An enigmatic young woman. A manipulative sister. Their brilliant father. An unexpected suitor. One life-altering question. The search for the truth behind a mysterious mathematical proof is the perplexing problem in David Auburn's dynamic play. Starring Anne Heche and Jeremy Sisto, Proof is a winner of the 2001 Tony award for Best Play as well as the 2001 Pulitzer Prize for drama.
Includes an interview with Dr. Carrie Bearden, a Clinical Neuropsychologist and Assistant Professor-in-Residence in the Department of Psychiatry and Biobehavioral Sciences at the University of California-Los Angeles. Dr. Bearden is working to identify brain-based traits that may provide clues as to the underlying causes of psychosis and bipolar disorder. She joined us to talk about the role of heredity in mental illness and the links between genius and madness.
Also includes an interview with Steven Strogatz, a professor at the Cornell University School of Theoretical and Applied Mathematics. Dr. Strogatz is the author of three books, including Sync and The Calculus of Friendship, and has authored a column on mathematics for the New York Times. Dr. Strogatz joined us to talk about popular stereotypes of mathematicians, math as a "young man's game," and the question of gender bias in the field.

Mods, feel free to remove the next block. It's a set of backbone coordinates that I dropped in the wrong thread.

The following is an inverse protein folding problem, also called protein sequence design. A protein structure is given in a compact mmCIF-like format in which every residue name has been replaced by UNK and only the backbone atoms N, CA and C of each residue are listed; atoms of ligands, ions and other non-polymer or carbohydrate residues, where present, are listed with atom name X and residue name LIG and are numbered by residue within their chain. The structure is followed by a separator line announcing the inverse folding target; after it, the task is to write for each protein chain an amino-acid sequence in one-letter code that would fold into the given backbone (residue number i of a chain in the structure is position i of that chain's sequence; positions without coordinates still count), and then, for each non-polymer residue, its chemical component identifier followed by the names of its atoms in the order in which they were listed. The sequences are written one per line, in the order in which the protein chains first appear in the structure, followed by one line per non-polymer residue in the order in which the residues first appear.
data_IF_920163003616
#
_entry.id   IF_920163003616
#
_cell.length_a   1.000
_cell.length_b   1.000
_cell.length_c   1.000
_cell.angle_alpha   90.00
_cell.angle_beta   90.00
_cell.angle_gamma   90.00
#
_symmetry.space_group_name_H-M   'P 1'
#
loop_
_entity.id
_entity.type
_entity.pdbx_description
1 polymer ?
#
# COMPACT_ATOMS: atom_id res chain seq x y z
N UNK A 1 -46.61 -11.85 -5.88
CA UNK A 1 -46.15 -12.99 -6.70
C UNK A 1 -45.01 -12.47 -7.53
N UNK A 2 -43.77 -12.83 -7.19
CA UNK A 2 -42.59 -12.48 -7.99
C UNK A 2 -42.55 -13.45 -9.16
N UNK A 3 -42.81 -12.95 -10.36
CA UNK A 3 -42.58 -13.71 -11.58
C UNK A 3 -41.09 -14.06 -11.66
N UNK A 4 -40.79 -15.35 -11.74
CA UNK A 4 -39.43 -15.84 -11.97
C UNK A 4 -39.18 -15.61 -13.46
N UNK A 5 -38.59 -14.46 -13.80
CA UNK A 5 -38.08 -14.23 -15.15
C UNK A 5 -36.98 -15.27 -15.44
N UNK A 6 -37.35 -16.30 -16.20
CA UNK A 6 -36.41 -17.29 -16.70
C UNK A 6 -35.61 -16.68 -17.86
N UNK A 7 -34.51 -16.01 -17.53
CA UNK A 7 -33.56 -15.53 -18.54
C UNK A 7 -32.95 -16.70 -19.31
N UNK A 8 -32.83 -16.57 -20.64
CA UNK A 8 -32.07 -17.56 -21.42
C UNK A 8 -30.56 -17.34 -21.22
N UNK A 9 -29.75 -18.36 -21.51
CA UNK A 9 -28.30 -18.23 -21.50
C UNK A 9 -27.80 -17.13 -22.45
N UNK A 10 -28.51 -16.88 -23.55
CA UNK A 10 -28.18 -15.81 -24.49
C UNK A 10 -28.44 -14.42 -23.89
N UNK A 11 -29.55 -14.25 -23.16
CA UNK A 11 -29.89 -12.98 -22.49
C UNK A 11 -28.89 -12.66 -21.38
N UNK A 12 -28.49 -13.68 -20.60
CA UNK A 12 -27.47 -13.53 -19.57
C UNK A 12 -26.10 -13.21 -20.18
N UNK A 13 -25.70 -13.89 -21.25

An L.A. Theatre Works full-cast performance featuring:
Anne Heche as Catherine
Jeremy Sisto as Hal
Robert Foxworth as Robert
Kaitlin Hopkins as Claire
Directed by Jenny Sullivan. Recorded before a live audience at the Skirball Cultural Center, Los Angeles.
Proof is part of L.A. Theatre Works’ Relativity Series featuring science-themed plays. Major funding for the Relativity Series is provided by the Alfred P. Sloan Foundation to enhance public understanding of science and technology in the modern world.
"An exhilarating and assured new play...as accessible and compelling as a detective story." (The New York Times)
"Proof...a play about scientists whose science matter less than their humanity....All four [characters], whether loving, hating, encouraging or impeding one another, are intensely alive, complex, funny human." (New York Magazine)
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